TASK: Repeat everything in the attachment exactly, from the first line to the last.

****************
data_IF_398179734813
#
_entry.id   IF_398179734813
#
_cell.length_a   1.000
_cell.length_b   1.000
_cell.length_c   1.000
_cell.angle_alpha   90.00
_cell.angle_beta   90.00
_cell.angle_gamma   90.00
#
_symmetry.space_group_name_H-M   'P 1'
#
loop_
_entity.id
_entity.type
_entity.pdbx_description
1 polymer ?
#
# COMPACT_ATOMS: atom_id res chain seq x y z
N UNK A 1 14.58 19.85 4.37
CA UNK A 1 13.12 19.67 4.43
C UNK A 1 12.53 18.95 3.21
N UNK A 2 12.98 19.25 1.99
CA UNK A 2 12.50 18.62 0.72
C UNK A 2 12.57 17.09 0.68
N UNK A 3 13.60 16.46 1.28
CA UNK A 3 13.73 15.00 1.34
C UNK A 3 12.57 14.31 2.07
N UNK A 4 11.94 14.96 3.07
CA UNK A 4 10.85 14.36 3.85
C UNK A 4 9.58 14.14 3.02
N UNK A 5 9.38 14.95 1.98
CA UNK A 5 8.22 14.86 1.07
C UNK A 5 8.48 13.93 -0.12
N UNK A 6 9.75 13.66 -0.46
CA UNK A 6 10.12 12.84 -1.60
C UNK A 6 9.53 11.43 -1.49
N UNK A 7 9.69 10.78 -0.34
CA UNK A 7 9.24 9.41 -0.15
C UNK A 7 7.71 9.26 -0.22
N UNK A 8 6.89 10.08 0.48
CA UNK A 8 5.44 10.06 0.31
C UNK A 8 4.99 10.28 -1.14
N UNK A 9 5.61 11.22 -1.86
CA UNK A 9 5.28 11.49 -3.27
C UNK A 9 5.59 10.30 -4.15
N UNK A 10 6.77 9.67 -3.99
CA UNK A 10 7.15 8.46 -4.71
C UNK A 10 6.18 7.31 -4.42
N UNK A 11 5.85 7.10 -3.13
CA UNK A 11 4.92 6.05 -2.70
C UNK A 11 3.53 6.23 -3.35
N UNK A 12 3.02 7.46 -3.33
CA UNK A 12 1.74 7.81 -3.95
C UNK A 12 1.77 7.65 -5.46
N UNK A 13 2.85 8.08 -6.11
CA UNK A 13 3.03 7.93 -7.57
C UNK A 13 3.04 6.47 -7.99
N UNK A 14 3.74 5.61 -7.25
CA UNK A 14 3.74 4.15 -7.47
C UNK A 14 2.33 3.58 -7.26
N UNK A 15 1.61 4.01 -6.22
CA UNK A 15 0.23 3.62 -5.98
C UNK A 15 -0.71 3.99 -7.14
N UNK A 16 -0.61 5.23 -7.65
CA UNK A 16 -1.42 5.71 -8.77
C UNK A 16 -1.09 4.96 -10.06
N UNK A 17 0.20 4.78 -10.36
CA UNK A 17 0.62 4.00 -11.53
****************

data_IF_398179734813
#
_entry.id   IF_398179734813
#
_cell.length_a   1.000
_cell.length_b   1.000
_cell.length_c   1.000
_cell.angle_alpha   90.00
_cell.angle_beta   90.00
_cell.angle_gamma   90.00
#
_symmetry.space_group_name_H-M   'P 1'
#
loop_
_entity.id
_entity.type
_entity.pdbx_description
1 polymer ?
#
# COMPACT_ATOMS: atom_id res chain seq x y z
N UNK A 1 14.58 19.85 4.37
CA UNK A 1 13.12 19.67 4.43
C UNK A 1 12.53 18.95 3.21
N UNK A 2 12.98 19.25 1.99
CA UNK A 2 12.50 18.62 0.72
C UNK A 2 12.57 17.09 0.68
N UNK A 3 13.60 16.46 1.28
CA UNK A 3 13.73 15.00 1.34
C UNK A 3 12.57 14.31 2.07
N UNK A 4 11.94 14.96 3.07
CA UNK A 4 10.85 14.36 3.85
C UNK A 4 9.58 14.14 3.02
N UNK A 5 9.38 14.95 1.98
CA UNK A 5 8.22 14.86 1.07
C UNK A 5 8.48 13.93 -0.12
N UNK A 6 9.75 13.66 -0.46
CA UNK A 6 10.12 12.84 -1.60
C UNK A 6 9.53 11.43 -1.49
N UNK A 7 9.69 10.78 -0.34
CA UNK A 7 9.24 9.41 -0.15
C UNK A 7 7.71 9.26 -0.22
N UNK A 8 6.89 10.08 0.48
CA UNK A 8 5.44 10.06 0.31
C UNK A 8 4.99 10.28 -1.14
N UNK A 9 5.61 11.22 -1.86
CA UNK A 9 5.28 11.49 -3.27
C UNK A 9 5.59 10.30 -4.15
N UNK A 10 6.77 9.67 -3.99
CA UNK A 10 7.15 8.46 -4.71
C UNK A 10 6.18 7.31 -4.42
N UNK A 11 5.85 7.10 -3.13
CA UNK A 11 4.92 6.05 -2.70
C UNK A 11 3.53 6.23 -3.35
N UNK A 12 3.02 7.46 -3.33
CA UNK A 12 1.74 7.81 -3.95
C UNK A 12 1.77 7.65 -5.46
N UNK A 13 2.85 8.08 -6.11
CA UNK A 13 3.03 7.93 -7.57
C UNK A 13 3.04 6.47 -7.99
N UNK A 14 3.74 5.61 -7.25
CA UNK A 14 3.74 4.15 -7.47
C UNK A 14 2.33 3.58 -7.26
N UNK A 15 1.61 4.01 -6.22
CA UNK A 15 0.23 3.62 -5.98
C UNK A 15 -0.71 3.99 -7.14
N UNK A 16 -0.61 5.23 -7.65
CA UNK A 16 -1.42 5.71 -8.77
C UNK A 16 -1.09 4.96 -10.06
N UNK A 17 0.20 4.78 -10.36
CA UNK A 17 0.62 4.00 -11.53